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Old 03-03-2014, 15:21   #16
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Boat: Devlin 48 Moon River,j/100 BJ
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Re: Semi Displacement vs Planing

My present boat has a hull which is considered a fast semi displacement type (very similar to a DE lobster boat). What that means is the hull is happy at and below its hull speed of 9 knots and acts comfortably as a displacement hull. When more power is applied part of the hull lifts out of the water(not as much as a full on planning boat) and on my boat speeds up to 22 knots are obtained (with bigger motors 30K would not be unusual for this hull type). The fuel burn at the 16-20 K range appear to be similar to planning boats of the same size and weight. The big difference is that I cannot exceed 22K and in the range of 9-16K my fuel burn is significantly better than a full on planning boat. A planning boat that is not over the hump gets poor fuel burn with a big wake and improves once over the hump. As I see it if you like or need to travel at high planning speed you need a planning hull but if you spend any significant time at 7-16 K you would do better with a semi and probably have a more seaworthy vessel.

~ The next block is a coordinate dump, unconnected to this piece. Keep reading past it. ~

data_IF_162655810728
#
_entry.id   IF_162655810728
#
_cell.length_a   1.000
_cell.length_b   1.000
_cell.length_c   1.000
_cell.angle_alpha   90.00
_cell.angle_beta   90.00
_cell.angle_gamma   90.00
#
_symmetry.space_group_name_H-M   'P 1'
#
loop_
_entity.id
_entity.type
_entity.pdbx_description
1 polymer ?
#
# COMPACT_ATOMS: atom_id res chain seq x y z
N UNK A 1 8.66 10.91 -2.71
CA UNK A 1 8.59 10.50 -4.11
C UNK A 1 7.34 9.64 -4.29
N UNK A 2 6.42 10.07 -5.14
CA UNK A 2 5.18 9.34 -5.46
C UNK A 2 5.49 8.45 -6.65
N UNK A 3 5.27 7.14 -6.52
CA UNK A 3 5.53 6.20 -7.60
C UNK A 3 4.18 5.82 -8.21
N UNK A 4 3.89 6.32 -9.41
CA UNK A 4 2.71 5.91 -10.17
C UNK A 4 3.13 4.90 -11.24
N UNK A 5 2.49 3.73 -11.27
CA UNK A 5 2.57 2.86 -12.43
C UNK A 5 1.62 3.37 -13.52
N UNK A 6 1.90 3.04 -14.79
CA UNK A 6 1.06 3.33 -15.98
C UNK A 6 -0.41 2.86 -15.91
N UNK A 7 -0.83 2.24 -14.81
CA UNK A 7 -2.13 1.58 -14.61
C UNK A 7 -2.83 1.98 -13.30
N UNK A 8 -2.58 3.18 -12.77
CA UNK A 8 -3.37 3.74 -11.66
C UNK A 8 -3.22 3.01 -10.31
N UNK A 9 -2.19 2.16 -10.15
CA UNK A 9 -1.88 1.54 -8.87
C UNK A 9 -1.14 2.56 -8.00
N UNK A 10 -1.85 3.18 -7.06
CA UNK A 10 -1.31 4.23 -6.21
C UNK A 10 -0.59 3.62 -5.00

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Old 03-03-2014, 15:31   #17
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Re: Semi Displacement vs Planing

I doubt that if one can afford a 200k pound boat 75 pounds an hour for fuel at economy planing speed would be an issue. One could probably afford to go for a jaunt for a few hours.
The limit in the canals is 8 km/hr or 5 mph. For a motor of four fifty hp that is barely an idle - hardly good for longevity.
Still nice boat.

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Old 03-03-2014, 16:10   #18
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Re: Semi Displacement vs Planing

Sorry to disappoint you but it's not a new boat!
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Old 04-03-2014, 02:48   #19
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Semi Displacement vs Planing